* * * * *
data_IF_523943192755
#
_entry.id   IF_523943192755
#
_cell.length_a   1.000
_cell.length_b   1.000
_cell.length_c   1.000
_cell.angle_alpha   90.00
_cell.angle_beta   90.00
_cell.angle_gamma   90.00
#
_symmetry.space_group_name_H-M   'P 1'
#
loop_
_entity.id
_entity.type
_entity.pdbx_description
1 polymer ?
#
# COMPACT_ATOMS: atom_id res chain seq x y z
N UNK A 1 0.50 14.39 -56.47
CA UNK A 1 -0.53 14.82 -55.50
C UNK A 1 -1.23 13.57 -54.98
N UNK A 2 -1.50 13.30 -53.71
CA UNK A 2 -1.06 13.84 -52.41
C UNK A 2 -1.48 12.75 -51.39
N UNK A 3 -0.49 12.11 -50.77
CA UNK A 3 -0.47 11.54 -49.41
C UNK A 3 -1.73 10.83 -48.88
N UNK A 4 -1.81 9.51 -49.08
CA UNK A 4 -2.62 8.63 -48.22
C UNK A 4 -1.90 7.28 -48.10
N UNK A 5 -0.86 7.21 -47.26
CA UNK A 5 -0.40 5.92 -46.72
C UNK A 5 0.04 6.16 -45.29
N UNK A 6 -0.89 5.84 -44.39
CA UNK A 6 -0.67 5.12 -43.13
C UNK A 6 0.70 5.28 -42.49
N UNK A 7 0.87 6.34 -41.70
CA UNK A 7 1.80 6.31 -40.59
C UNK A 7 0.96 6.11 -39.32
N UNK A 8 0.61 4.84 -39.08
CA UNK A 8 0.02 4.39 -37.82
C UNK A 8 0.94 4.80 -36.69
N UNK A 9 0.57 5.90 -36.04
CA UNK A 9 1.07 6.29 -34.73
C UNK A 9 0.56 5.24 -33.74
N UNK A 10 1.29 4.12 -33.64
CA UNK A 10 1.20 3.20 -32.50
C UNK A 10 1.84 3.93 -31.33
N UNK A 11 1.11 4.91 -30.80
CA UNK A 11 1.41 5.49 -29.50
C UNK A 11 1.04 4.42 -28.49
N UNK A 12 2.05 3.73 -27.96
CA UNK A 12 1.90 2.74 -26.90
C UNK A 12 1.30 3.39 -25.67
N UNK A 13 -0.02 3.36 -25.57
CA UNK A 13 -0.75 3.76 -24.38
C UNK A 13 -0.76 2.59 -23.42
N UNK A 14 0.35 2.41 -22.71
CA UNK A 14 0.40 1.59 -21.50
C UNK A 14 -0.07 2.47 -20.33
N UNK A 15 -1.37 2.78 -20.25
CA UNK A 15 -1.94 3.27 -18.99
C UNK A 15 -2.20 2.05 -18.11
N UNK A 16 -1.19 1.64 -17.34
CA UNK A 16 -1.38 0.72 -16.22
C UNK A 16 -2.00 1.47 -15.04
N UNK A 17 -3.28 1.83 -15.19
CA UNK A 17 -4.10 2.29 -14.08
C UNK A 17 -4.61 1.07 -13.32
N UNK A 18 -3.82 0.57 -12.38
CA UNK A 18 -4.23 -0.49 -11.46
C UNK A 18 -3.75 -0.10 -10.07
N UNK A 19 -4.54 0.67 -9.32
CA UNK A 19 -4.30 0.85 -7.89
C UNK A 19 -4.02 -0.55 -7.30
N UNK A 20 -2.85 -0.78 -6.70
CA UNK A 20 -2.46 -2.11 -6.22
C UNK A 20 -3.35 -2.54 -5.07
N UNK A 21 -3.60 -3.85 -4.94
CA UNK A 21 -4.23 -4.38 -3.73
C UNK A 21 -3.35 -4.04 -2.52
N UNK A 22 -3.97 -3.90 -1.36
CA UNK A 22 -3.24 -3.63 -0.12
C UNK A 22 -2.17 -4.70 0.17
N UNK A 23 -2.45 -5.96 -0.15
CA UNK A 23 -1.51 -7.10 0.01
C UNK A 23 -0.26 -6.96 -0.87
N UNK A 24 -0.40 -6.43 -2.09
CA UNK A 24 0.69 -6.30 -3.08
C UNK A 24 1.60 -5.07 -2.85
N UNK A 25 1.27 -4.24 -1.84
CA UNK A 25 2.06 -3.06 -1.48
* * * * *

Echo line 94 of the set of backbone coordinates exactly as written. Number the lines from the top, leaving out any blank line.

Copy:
CA UNK A 25 2.06 -3.06 -1.48